Alfred Lopez provides a very alarming account of the latest "weapons of mass destruction" propaganda and of the very real threat to liberty in the U.S. and beyond. We need to learn how to arm ourselves against this new threat, even as we protest publicly and recruit supporters for the Resistance.
Let's face it: The bill of rights is already, in fact, a dead letter when it comes to certain classes of people. An ignorant and/or cowardly Congress, bigoted federal judges slotted carefully into key districts, and an executive branch institutionally committed to its own autocracy have hollowed it out. You may find refuge in it still, but not if some executive branch bureaucrat, great or small, decides you are dangerous. Don't count on anything going forward. The path to open dictatorship has been legally opened, even if that road is never taken, there is nothing in law to prevent it. Only the power of a mass resistance. The press is unlikely ever to do again what NYT did with the Pentagon Papers. In the Bush-Obama administration, Ellsburg and his collaborators would be in solitary confinement in some hellhole. Same for Bernstein and the Washington Post staffers.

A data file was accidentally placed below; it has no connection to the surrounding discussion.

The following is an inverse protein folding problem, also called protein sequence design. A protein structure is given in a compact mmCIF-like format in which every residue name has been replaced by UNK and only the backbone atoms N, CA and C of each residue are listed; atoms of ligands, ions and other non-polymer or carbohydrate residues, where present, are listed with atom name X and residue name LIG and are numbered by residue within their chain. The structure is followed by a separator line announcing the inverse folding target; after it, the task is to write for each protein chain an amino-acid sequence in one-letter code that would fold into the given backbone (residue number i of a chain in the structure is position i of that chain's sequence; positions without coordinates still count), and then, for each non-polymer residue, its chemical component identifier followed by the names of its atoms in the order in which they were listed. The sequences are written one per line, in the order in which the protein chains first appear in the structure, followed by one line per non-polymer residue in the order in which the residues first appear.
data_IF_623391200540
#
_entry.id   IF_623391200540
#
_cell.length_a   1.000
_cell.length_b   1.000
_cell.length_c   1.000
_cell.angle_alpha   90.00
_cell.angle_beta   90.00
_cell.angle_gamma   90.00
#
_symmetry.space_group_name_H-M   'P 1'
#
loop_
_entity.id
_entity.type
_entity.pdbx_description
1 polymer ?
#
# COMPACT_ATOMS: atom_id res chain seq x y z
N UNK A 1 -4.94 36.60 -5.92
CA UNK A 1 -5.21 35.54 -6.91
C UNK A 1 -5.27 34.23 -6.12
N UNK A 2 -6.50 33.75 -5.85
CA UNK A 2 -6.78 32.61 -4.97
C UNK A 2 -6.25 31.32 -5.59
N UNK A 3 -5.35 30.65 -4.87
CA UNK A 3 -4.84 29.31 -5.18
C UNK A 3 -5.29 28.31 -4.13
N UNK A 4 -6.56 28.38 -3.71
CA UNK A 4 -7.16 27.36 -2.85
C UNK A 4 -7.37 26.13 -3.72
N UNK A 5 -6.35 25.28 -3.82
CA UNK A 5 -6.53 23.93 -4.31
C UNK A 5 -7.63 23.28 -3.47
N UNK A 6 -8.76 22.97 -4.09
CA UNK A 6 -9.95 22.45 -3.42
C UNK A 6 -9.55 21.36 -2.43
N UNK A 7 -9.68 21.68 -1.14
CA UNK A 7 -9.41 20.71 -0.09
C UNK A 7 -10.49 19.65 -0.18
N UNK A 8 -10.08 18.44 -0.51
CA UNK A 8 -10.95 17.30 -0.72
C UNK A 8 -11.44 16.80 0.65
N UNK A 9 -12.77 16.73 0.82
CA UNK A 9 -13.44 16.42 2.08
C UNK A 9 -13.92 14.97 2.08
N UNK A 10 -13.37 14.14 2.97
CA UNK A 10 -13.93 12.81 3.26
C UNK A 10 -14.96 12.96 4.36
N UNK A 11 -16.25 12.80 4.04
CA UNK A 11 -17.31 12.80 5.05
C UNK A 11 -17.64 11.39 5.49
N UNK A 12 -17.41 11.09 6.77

Thanks for the article by Robert Kuttner speaking truth to attack on all of us who struggle each day to survive, Corporations and the wealthy patrons of the current inequalities need to face a wall of resistance from us all.
Warning: This message may not be from whom it claims to be. Beware of following any links in it or of providing the sender with any personal information. The links that caused this warning have the same background color as this message. I still feel the shorter work week will allot more jobs to more people. A 28 hour week gives a whole day to someone else.
We CAN do this.
"It reminds me of the old guilds" - the precursors of modern-day labor unions - "that focused on workers' individual autonomy, trying to build their own careers, with the backing of a collective organization to assist them," says Janice R. Fine, a professor of employment relations at Rutgers University.